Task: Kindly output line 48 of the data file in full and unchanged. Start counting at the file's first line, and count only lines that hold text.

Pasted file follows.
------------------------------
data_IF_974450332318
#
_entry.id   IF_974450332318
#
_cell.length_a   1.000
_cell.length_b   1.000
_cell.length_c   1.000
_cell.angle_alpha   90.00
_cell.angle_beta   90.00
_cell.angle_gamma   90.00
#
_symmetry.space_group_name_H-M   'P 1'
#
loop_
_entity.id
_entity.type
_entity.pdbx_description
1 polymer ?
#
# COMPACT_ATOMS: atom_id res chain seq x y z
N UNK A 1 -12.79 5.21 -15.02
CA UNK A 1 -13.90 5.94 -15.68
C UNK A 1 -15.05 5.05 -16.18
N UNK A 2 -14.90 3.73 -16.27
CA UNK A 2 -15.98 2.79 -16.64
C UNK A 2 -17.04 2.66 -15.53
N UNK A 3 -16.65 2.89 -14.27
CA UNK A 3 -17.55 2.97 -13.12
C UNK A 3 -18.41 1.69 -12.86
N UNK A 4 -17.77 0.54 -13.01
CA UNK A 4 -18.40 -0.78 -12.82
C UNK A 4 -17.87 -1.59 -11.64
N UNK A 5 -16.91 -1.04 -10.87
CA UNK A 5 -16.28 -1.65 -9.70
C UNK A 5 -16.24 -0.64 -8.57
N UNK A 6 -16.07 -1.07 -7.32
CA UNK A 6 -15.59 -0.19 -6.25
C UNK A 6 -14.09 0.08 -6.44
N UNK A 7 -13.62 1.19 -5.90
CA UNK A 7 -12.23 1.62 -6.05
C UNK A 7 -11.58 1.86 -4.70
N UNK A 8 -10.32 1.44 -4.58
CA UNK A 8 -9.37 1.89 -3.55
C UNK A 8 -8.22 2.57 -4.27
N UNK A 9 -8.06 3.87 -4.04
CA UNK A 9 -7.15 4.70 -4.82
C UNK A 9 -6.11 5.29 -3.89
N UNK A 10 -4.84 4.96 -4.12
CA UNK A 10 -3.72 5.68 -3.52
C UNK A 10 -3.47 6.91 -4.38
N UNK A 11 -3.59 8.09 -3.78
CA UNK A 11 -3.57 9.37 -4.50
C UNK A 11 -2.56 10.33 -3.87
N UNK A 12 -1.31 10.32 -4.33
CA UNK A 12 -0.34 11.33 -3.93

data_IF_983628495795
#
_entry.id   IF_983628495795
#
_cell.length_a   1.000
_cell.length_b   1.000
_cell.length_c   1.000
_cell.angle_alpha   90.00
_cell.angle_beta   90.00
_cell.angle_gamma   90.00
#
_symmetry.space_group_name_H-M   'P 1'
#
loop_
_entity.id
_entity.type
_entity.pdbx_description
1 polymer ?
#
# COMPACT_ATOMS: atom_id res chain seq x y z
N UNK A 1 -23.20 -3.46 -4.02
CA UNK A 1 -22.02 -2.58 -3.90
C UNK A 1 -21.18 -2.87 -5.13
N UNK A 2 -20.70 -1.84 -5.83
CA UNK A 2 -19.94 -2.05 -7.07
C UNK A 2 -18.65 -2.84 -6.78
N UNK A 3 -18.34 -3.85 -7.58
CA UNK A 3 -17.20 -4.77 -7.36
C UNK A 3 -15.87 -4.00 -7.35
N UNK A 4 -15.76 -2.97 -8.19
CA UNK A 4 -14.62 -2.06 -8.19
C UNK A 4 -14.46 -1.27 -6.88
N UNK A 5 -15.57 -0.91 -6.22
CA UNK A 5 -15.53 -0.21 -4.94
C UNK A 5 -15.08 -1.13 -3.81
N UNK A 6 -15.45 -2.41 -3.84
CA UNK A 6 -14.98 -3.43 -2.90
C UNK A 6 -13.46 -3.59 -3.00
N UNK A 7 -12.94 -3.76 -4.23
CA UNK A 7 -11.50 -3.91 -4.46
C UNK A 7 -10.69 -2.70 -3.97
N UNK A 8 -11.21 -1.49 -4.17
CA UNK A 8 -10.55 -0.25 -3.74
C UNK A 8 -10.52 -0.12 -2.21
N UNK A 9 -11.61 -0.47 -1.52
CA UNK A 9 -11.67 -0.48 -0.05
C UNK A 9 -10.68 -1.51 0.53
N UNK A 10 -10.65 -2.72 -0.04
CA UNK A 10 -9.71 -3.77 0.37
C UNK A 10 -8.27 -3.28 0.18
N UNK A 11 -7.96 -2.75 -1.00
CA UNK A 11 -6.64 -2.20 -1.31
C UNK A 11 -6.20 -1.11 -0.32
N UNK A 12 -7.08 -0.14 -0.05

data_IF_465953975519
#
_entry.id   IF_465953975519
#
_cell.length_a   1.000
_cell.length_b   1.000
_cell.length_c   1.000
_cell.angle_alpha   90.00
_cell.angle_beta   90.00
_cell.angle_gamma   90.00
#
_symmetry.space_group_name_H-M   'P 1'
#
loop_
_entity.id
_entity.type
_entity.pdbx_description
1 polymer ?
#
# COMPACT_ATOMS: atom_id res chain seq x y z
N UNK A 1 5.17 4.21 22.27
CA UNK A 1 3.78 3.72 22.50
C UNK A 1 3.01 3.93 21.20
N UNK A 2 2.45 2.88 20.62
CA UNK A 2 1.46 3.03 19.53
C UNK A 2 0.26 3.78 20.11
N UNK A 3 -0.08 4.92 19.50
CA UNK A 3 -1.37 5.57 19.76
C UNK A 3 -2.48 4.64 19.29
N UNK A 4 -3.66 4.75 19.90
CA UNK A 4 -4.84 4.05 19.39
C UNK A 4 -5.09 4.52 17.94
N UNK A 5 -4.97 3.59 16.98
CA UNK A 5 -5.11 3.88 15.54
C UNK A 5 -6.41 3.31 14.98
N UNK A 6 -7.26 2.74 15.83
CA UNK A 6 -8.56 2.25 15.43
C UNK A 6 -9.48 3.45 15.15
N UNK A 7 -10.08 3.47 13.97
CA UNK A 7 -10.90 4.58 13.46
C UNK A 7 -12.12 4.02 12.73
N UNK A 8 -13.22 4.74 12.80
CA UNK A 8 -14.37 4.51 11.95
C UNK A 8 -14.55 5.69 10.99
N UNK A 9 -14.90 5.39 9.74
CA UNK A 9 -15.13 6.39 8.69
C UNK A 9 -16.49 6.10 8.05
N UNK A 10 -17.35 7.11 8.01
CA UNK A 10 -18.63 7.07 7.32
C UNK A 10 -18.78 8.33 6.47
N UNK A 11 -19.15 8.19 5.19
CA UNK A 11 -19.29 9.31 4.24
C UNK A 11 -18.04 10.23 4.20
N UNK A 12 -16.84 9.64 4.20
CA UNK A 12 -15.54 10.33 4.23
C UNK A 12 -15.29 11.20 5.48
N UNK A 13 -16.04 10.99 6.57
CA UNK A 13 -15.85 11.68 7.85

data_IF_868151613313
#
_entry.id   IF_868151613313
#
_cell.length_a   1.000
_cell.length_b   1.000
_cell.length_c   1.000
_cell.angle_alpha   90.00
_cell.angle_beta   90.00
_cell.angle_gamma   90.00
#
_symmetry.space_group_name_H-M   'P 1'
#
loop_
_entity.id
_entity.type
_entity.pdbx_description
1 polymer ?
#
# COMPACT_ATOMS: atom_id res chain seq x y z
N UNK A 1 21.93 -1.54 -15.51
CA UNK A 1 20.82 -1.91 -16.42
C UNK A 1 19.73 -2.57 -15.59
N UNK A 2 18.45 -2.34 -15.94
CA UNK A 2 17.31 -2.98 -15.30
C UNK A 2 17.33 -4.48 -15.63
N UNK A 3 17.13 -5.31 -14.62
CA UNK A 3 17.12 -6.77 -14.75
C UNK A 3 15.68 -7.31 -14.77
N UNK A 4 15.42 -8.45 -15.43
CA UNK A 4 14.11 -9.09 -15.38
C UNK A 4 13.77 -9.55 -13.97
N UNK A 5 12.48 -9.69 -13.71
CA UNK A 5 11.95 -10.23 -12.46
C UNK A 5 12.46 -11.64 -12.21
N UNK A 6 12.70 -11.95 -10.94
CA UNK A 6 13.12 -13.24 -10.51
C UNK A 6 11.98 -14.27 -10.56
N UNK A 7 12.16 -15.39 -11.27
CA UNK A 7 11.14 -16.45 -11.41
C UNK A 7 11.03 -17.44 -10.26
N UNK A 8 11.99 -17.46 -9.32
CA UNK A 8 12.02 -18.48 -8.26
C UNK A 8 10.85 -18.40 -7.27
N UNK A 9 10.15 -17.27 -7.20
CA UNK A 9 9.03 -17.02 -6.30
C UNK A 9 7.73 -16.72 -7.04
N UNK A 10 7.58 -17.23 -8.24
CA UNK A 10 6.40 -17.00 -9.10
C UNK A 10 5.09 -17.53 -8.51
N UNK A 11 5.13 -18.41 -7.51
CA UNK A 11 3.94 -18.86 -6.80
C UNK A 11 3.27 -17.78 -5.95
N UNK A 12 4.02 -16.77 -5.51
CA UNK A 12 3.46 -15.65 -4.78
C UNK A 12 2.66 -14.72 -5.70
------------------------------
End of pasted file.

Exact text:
N UNK A 10 -4.84 4.96 -4.12